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West Colfax Sketches

By Robert Autobee

Ahalf-century ago it was the Space Age. Optimism was in the air. An optimism that inspired a generation of architects to form inert materials into approximations of flight and transparency. Named after a Los Angeles coffee shop, the Googie style of architecture defines America’s mood between the joy of returning home from war and the uncertainty and mistrust of the Watergate era.  Swooping roofs, glass exteriors, and a radically revolutionary approach to structure characterized the buildings of this era.

Googie designs captured West Colfax’s economic giddiness during this period. One architect used Googie to give this mood a form.

Richard Crowther was one of Denver’s busiest architects during the city’s post-World War II economic boom. More or less self-taught, Crowther moved to Denver from San Diego to begin the redesign of Lakeside Amusement Park’s ticket booths and ride entrances in 1948.

From the drafting tables of Richard Crowther & Associates in Cherry Creek, his commissions – the Eddie Bohn Motel at 4801 W. Colfax (yes, in Denver, but still on West Colfax), Joslin’s and Fashion Bar department stores, and the Cooper Cinerama on South Colorado Boulevard – were instant landmarks epitomizing a young city racing to become a regional metropolis.

On West Colfax alone, Crowther’s buildings included Berry’s Drive In at 7030 W. Colfax (completed in 1956), the Copper Penny at 7290 W. Colfax (1958), and the Fox Theatre on Wadsworth one block north of West Colfax.

Half-century later, what do these Crowther-designed mid-century masterpieces have in common? They’re all gone. However, despite some alterations, two of his commissions still stand on West Colfax.

In the 1950s and 1960s, Lakewood was not yet a city, but West Colfax was Colorado’s main commercial artery. Expansion and growth were all around. Lots were still available along the avenue to build restaurants and specialty shops. New businesses wanted a new look. Enter Richard Crowther.

In 1954-55, Crowther ventured west from downtown Denver to design his first commission on West Colfax. To unaccustomed eyes, the Copper Kitchen at 8591 W. Colfax was unlike any other building standing on the avenue.

The building’s “look” merited a mention in its grand opening, full-page newspaper ad: “The Contemporary designs and furnishings will interest you immensely” tossed in between references to “Come as you are” dining and “Pit prepared dinners smacking with Hickory.”

The Rockley family has operated their music store in the building since the mid-1990s. Family matriarch Nina Rockley recalled that the Copper Kitchen was the hangout for Jefferson County’s movers and shakers in the days before Lakewood’s incorporation as a city.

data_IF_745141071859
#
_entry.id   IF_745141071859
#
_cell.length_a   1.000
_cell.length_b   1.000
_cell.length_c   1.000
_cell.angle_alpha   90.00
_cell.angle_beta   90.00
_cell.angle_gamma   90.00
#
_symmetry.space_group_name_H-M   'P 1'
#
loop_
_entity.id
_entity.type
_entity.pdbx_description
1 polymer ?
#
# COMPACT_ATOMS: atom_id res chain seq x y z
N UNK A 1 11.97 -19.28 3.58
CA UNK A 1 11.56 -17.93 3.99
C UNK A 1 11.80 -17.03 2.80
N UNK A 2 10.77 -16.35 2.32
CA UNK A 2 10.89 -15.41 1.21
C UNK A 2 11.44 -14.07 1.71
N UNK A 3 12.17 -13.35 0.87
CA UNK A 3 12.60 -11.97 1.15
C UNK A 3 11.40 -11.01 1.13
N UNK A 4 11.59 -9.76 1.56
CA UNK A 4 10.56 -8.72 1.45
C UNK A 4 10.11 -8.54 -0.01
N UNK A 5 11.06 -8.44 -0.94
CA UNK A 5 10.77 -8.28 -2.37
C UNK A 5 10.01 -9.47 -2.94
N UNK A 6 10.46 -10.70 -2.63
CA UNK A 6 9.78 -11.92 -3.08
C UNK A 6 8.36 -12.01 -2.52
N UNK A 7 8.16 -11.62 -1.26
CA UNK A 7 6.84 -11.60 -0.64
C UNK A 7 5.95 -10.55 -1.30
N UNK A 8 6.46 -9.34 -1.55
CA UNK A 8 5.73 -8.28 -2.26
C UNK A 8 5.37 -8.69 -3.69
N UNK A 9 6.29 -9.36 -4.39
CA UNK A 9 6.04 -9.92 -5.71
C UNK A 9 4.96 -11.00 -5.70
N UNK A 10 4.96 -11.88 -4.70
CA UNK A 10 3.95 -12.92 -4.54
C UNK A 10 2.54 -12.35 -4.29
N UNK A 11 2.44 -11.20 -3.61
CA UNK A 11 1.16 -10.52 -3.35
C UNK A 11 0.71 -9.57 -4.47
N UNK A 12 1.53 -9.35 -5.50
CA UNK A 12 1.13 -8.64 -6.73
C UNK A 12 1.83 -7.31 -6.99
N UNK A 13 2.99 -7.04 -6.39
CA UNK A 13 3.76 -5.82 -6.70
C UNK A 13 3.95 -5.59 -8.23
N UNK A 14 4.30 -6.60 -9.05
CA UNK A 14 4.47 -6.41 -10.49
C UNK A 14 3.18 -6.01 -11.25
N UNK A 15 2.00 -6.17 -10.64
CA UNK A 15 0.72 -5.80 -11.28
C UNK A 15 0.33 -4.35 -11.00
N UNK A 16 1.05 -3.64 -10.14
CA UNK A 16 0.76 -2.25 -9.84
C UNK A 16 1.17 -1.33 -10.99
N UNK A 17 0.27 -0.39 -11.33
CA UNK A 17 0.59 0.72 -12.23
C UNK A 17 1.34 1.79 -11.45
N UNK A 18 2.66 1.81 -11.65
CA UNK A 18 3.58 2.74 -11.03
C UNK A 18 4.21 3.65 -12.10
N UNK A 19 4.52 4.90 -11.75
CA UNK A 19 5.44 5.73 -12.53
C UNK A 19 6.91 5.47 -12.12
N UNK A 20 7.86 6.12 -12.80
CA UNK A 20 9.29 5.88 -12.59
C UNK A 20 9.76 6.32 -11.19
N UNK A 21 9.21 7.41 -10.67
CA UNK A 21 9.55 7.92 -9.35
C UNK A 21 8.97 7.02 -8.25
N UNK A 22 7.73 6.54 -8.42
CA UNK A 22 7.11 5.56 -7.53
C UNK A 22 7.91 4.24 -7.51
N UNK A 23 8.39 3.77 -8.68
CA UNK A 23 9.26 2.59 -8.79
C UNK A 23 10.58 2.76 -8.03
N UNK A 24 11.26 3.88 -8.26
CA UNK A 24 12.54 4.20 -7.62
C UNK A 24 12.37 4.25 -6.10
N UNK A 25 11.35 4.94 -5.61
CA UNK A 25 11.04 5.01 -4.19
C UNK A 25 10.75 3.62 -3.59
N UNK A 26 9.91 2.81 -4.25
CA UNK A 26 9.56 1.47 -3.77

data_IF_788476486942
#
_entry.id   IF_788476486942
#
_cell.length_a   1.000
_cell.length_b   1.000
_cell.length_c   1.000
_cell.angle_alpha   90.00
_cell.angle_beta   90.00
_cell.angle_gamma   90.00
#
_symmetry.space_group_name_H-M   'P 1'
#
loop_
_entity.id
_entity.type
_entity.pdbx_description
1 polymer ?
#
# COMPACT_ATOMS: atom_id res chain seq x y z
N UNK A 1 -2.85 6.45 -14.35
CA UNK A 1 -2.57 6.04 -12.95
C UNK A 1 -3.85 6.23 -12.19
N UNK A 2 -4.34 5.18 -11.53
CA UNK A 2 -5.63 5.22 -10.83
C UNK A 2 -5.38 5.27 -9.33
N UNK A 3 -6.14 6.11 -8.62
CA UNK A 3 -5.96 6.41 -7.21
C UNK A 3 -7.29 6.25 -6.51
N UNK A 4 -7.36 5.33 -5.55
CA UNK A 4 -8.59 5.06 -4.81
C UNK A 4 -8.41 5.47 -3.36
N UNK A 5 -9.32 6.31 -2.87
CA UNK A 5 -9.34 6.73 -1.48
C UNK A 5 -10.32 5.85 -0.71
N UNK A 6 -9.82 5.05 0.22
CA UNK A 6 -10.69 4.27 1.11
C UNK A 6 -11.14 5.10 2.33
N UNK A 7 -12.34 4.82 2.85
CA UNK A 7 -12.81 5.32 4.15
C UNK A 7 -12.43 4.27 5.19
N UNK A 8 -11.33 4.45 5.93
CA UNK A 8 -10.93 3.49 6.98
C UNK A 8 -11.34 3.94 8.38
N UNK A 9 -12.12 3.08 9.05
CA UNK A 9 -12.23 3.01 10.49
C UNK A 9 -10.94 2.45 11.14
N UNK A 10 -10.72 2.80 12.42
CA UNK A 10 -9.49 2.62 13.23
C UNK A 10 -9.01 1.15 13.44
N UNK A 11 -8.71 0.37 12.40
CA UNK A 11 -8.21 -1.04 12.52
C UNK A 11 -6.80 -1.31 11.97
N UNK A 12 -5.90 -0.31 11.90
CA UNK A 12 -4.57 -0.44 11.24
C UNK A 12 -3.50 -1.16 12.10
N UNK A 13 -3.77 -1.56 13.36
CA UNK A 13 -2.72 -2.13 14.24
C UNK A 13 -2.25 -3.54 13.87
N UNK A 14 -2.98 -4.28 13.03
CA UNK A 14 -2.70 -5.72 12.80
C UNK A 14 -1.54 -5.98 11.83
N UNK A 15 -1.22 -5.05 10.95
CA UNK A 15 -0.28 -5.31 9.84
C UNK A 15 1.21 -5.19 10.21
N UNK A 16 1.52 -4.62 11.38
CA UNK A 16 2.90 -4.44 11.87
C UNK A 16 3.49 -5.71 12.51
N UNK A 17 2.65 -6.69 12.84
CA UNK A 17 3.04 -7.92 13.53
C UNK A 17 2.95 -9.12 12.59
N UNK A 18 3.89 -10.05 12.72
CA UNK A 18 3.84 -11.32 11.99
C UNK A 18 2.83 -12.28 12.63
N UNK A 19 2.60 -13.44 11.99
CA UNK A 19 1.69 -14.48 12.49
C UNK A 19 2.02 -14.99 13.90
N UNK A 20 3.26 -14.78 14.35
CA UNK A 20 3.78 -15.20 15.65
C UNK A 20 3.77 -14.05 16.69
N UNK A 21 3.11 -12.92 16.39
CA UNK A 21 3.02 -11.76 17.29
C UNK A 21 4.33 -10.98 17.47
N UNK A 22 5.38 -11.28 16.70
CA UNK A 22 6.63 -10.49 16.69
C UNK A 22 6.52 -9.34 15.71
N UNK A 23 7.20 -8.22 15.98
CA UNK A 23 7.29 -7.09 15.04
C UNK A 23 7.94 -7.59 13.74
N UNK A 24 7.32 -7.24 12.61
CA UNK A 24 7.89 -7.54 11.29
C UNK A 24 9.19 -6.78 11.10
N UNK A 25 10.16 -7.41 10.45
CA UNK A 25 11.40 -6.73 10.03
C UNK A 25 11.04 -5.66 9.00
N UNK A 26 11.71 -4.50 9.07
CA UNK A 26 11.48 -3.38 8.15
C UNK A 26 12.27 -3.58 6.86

On West Colfax it was raining copper for Crowther by the late 1950s. His Copper Penny design was much more in the Googie style than the Copper Kitchen.  At the Copper Penny, the roof soared and the Tiki-esque lettering of its neon sign shone at dusk. A review of Crowther’s papers at the Denver Public Library-Western History Collection includes a ripped page from an unidentified national publication complimenting the Copper Penny’s covered carports as “a must in the changeable weather of Lakewood (near Denver) Colo.”

Latecomers to the neighborhood might remember this building as Whisky Bill’s. The Copper Penny dropped in the early 21st century to make way for a Home Depot.

In October 1961, the women’s pages of both the Denver Post and the Rocky Mountain News ventured out of downtown to lavish accolades on the Lilli Russell dress shop. The Post’s Fashion Editor, Gretchen, (yes, just Gretchen) commented that the shop resembled “a charming country club.” (What other kind is there?)  Once inside, “you’ll pause to recover your breath” after you took in the beige, white, and black interior. The News correspondent countered with just the facts: “The structure is fashioned from concrete block, utilizing a butterfly roof construction.”

Located at 8990 W. Colfax, the Lilli Russell dress shop has spent most of this century as the Hob Nob Doggie Daycare Center. Crowther used nearly all of the elements from what was hot in early 1960s commercial building design – brick, unusual roofline, plate glass fronts – to create this modest example of the Googie style. The good news is the building is still standing and still in use. And despite the change in the business’ target species, the Lilli Russell building has retained much of its original integrity.

At the height of his powers in the early 1960s, Crowther explained to the Cherry Creek Courier the architect’s role in the life of a city. Crowther believed the architect, “combines an aesthetic sense with mathematical perception to give his work something more than mere practicality. The finished work must breathe life as though it had an existence in itself.”

Crowther passed away on Christmas Day of 2006, in his 96th year. Googie was good to Crowther. Crowther was good to West Colfax through his designs that people still talk about today. Undoubtedly, he was aware that commerce has an unfortunate holdover architecture. Toward the end of his life, an assault led by the next generation of developers was already underway on even the most distinctive of his designs. This attack has resulted in a generation of less-inspired buildings. Those who appreciate the art within architecture realize that the sameness of today’s designs have yet to completely sweep away Crowther’s contributions and legacy.

Thank you to the Denver Public Library-Western History Collection for access to the papers of Richard Crowther.